Having already taken inspiration from characters from Star Wars and the DC universe, the design team behind LEGO Brick Sketches has turned its attentions to an even bigger star for 40456 Mickey Mouse.
Once upon a time, Chris McVeigh was just like you and me: a humble, albeit incredibly talented, LEGO fan. In 2013 he created the first of his Brick Sketches (brick-built artwork designed to resemble marker pen sketches) and posted them on a social media platform. Cut to 2021, and Chris is a fully-fledged LEGO designer with his brick sketches transformed into officially-licensed products.
The first wave included brick-built renditions of Batman and Joker, as well as BB-8 and a First Order Stormtrooper. DC and Star Wars are both incredibly popular and iconic IPs, but in this latest wave fans are given the opportunity to build a legend of popular culture: the world’s most recognisable mouse (sorry, Jerry).
— Set details —
Price: £14.99 / $16.99 / €16.99 Pieces: 118 Minifigures: 0
— Build —
Brick Sketches are akin to BrickHeadz, offering fans something heavily stylised, fairly unique and somewhat divisive. Unlike a LEGO BrickHeadz model, Brick Sketches involve layering up various wedge plates, round plates and tiles to create the head and shoulders of a well-loved character, in this instance Mickey Mouse. From a distance they look like a 2D sketch, but up close the 3D layers become more apparent.
Within the box are three unnumbered bags containing the 118 parts needed to finish the sketch and the instruction manual, which rather nicely tells the story of Chris’s journey from adult fan of LEGO to official LEGO designer.
The build begins with the bottom layer, built upon four 4×12 white plates. These are connected to one another with 2×8 plates, which are eventually covered over by a series of red tiles, forming the striking red background. Red is a fantastic choice for the backdrop, as it is vibrant and contrasts wonderfully with the monochrome colour scheme of Mickey.
Once the red backdrop has been completed, the process of layering up Mickey’s face begins. Almost instantly it starts to take shape, with the shoulders comprised of two 2×2 left and right wedge plates, the head constructed from two 4×8 half-circle wedge plates, and the ears consisting very simply of two black 6×6 round plates. The ears hang over the edge of the build, giving the impression that Mickey is popping off the canvas. It’s a nice touch, adding a bit of life and character to the set.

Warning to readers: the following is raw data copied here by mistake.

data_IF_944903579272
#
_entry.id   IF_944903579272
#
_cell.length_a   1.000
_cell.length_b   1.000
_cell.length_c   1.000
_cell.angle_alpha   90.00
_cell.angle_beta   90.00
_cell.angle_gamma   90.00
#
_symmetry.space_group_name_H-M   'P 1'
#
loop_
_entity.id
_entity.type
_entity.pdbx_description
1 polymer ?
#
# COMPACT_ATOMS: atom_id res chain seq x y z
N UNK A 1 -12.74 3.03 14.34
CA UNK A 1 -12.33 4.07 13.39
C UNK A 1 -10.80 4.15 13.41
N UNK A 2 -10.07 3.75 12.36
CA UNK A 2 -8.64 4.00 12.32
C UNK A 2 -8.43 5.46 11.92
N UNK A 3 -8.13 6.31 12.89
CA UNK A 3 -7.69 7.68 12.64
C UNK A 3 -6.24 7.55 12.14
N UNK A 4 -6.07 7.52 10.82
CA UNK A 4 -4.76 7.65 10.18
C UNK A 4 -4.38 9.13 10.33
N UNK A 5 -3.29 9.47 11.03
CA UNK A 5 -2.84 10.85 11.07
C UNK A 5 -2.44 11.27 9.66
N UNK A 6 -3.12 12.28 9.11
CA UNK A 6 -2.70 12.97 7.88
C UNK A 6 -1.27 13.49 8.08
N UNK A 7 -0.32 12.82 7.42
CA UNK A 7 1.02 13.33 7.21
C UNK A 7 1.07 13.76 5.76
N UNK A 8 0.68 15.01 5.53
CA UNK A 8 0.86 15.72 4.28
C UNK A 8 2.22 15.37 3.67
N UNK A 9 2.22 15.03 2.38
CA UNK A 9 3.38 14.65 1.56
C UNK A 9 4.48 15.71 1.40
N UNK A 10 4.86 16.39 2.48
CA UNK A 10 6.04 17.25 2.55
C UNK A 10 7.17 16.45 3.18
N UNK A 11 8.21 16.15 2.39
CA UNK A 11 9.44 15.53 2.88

As the layers continue to grow, more and more detail around the face emerges. Mickey’s cheeks are made from 3×3 round tiles, and a really neat bow tie is built from two 2×2 wedge plates with cut corners and a round 2×2 tile. Finally, Mickey’s eyes, nose and mouth are added and the sketch is complete.
The set also comes with a couple of brick-built options for display: a foldable stand, allowing the sketch to be displayed on a desk or tabletop, similar to a picture frame; or a 2×3 modified plate with hole, which allows the finished artwork to be hung on a wall.
The finished model does look pretty decent, and the mix of flat tiles and exposed studs makes for an attractive aesthetic that looks sleek while retaining enough to make it instantly recognisable as a LEGO creation.
— Characters —
There are currently five variants of Mickey Mouse mouse available in minifigure form. Sadly, none are included within this set, so you’ll have to make do with this brick-built head and shoulders instead.
— Price —
Compare 40456 Mickey Mouse to sets with a similar piece count – like a Star Wars Microfighter, or a small CITY set, both of which come with a minifigure – and this suddenly feels a little on the expensive side. There are only 118 parts, no minifigure, and it’ll set you back £15.
Admittedly, this is designed for very different purposes – you’re unlikely to get any play value from these sets (apart from the time taken constructing it), but as a display piece it’s actually rather good. And when comparing this set to similar art products, it starts to feel like quite a good deal.
— Pictures —
— Summary —
40456 Mickey Mouse certainly won’t be a set for everyone, but it’s an incredibly novel LEGO experience and shows just what can be achieved using the humble brick. Builders will no doubt get a kick out of some of the techniques used, and the level of creativity involved is very admirable. It’s not the longest of builds, and is perhaps over a little too quickly for the price, but it’s still very enjoyable to watch Mickey’s face gradually come to life.
Fans of Disney will love this and it would certainly make for a unique gift for anyone obsessed by the House of Mouse. It’s also small enough to be put on display almost anywhere too, meaning it could easily be snuck in next to the family portraits on the mantlepiece.
There are plenty of traditional LEGO sets available in this price range, and if you’re looking for a more substantial build from your LEGO sets, this probably isn’t the right choice for you. But if you’re in the market for something different, uniquely creative and a great display piece, 40456 Mickey Mouse will make for an interesting experience.
This product was provided for review by the LEGO Group.